Wells Fargo scandal

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September 14th, 2016 at 4:22:19 PM permalink
AZDuffman
Member since: Oct 24, 2012
Threads: 106
Posts: 7758
Quote: reno
I'm wondering how all 5,300 employees learned to cheat using the same methods (fake email addresses, etc.) Coordinated conspiracy? Or just a coincidence that 5,300 bad apples were all doing the same thing, independent of each other.


5,000+ is an incredible amount of people to have "in on it." WFC has a pretty good reputation, we are not talking about some subprime mortgage house here. So lets take this apart.

It is next to impossible that so many employees would come up with such similar ideas and act on them. Channeling DeNiro in "Casino" it "CAN NOT HAPPEN, WOULD NOT HAPPEN!" Banks have systems in place to make sure that this kind of thing does not happen by accident. You would need to compromise lots of compliance people. This would take an effort by probably 2-3 people at a very high level.

Looking at the broader level, I feel many if not most of the 5,300 were dupes, patsies, and suckers who just went along. I know I have seen it happen. At a tax service I was told to just "add" an add-on warranty that brought the customer no real benefit We were told to do it even as a competitor was paying a fine to the feds for the very same practice! I ignored it as it was a low level job I took mostly to see if I wanted to buy a franchise. But you know the more someone needs the job the more they will do this kind of thing.

Lets see what happens. My guess is someone high up put in an order to "just open an account for them, it is a BENEFIT to the customer after all!" Then the grunts did as they were told since doing it meant a bonus and not doing it meant looking for another job.
The man who damns money has obtained it dishonorably; the man who respects it has earned it
September 14th, 2016 at 9:19:15 PM permalink
reno
Member since: Oct 24, 2012
Threads: 55
Posts: 943
Quote: DRich
I guess you would be boycotting them if you just avoided all forms of banking and financing. I have one friend that has no bank accounts and lives an all cash existence in Las Vegas.


Does your friend drive? Does he have a car insurance policy in the state of Nevada? The majority of insurers in Nevada use credit scores to determine the price each individual pays for automobile policies. In most U.S. states, credit scores are used to determine car insurance premium prices, not safe driving history.

From the State of Nevada website: "Most insurers obtain your credit information by subscribing to either one or more of the three national credit bureaus – Equifax, Experian or Transunion."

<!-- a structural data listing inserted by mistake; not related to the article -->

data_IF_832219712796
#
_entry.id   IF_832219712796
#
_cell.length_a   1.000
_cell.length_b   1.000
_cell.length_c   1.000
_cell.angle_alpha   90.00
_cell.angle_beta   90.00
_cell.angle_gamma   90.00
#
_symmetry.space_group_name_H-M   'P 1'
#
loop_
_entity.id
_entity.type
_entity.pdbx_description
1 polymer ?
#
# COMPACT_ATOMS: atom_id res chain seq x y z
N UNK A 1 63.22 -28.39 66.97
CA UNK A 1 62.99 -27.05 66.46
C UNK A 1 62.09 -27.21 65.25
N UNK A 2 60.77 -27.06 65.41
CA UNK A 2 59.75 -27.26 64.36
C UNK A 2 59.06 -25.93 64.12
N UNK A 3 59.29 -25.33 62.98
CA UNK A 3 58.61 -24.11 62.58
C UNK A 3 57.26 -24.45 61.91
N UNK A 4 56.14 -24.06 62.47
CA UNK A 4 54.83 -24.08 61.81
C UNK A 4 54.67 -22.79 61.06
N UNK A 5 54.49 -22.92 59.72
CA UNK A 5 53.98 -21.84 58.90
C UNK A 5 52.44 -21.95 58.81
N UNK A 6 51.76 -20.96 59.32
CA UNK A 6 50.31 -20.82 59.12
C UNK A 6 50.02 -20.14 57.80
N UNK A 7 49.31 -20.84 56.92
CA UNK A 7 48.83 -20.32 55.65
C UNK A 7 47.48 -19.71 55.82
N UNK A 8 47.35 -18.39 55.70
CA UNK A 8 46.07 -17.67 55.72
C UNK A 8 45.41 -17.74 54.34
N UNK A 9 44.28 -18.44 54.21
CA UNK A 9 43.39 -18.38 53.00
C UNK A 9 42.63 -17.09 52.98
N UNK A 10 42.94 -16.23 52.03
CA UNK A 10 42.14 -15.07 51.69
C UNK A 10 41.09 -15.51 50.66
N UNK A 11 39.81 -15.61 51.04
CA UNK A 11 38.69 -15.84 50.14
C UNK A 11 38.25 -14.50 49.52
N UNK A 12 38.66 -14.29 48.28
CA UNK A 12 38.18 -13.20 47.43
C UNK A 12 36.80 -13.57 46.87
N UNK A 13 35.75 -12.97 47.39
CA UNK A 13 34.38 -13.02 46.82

This nonsense is illegal in California, Massachusetts, and Hawaii.
September 15th, 2016 at 2:03:52 AM permalink
AZDuffman
Member since: Oct 24, 2012
Threads: 106
Posts: 7758
Quote: reno
Does your friend drive? Does he have a car insurance policy in the state of Nevada? The majority of insurers in Nevada use credit scores to determine the price each individual pays for automobile policies. In most U.S. states, credit scores are used to determine car insurance premium prices, not safe driving history.

From the State of Nevada website: "Most insurers obtain your credit information by subscribing to either one or more of the three national credit bureaus – Equifax, Experian or Transunion."

This nonsense is illegal in California, Massachusetts, and Hawaii.


They do not use credit alone, they use a blend of credit and driving history.

It is not "nonsense." There is a very direct correlation between responsible credit and responsible driving, which is why they started the practice.
The man who damns money has obtained it dishonorably; the man who respects it has earned it
September 15th, 2016 at 6:53:57 AM permalink
reno
Member since: Oct 24, 2012
Threads: 55
Posts: 943
Quote: AZDuffman
It is not "nonsense." There is a very direct correlation between responsible credit and responsible driving, which is why they started the practice.


If there's an error on your credit report, it will affect how much you pay for insurance premiums. For example, TransUnion was convinced that this guy had two felony firearms convictions (it was a case of mistaken identity.) It was extremely difficult to remove the error: a dozen phone calls, the handiwork of a county court clerk and six weeks to solve the problem.

Quote: Washington Post
The Federal Trade Commission’s last large-scale study of credit reports, published in 2012, found that 26 percent of the consumers it examined had at least one mistake in their files. And 5 percent had errors that could be devastating, potentially denying lines of credit to them and making things like auto insurance prohibitively expensive. “To have that error level, it’s akin to 5 percent of automobiles spontaneously accelerating and having an accident, or 5 percent of planes falling from the sky,” Wu says. “We wouldn’t accept that error rate in other areas.”


The quality control is low (26% for minor errors, 5% for major errors) because they have no incentive to spend money on more staff to correct mistakes. We aren't their customers, so they don't need to bend over backwards to please us. The banks & insurance companies are their customers.
September 15th, 2016 at 7:35:23 AM permalink
reno
Member since: Oct 24, 2012
Threads: 55
Posts: 943
Quote: AZDuffman
Banks have systems in place to make sure that this kind of thing does not happen by accident.


Exactly.

This LA Times article is remarkable-- story after story from employees and customers. They forged signatures, even used the banker's home address when they didn't know the customer's home address. And in one case they convinced a homeless woman to open 6 checking accounts. The article includes several on-the-record denials from executives and spokesmen who insist none of it is true.

The Los Angeles City Attorney alleges that the fake accounts were created between 2011 and 2015. Which is what makes the LA Times articles so devastating: it was published in 2013. They shamelessly continued this behavior even after they had been caught red-handed by the biggest newspaper in California. I'm not sure why they thought there would be no consequences.
September 15th, 2016 at 4:14:15 PM permalink
AZDuffman
Member since: Oct 24, 2012
Threads: 106
Posts: 7758
Quote: reno
If there's an error on your credit report, it will affect how much you pay for insurance premiums. For example, TransUnion was convinced that this guy had two felony firearms convictions (it was a case of mistaken identity.) It was extremely difficult to remove the error: a dozen phone calls, the handiwork of a county court clerk and six weeks to solve the problem.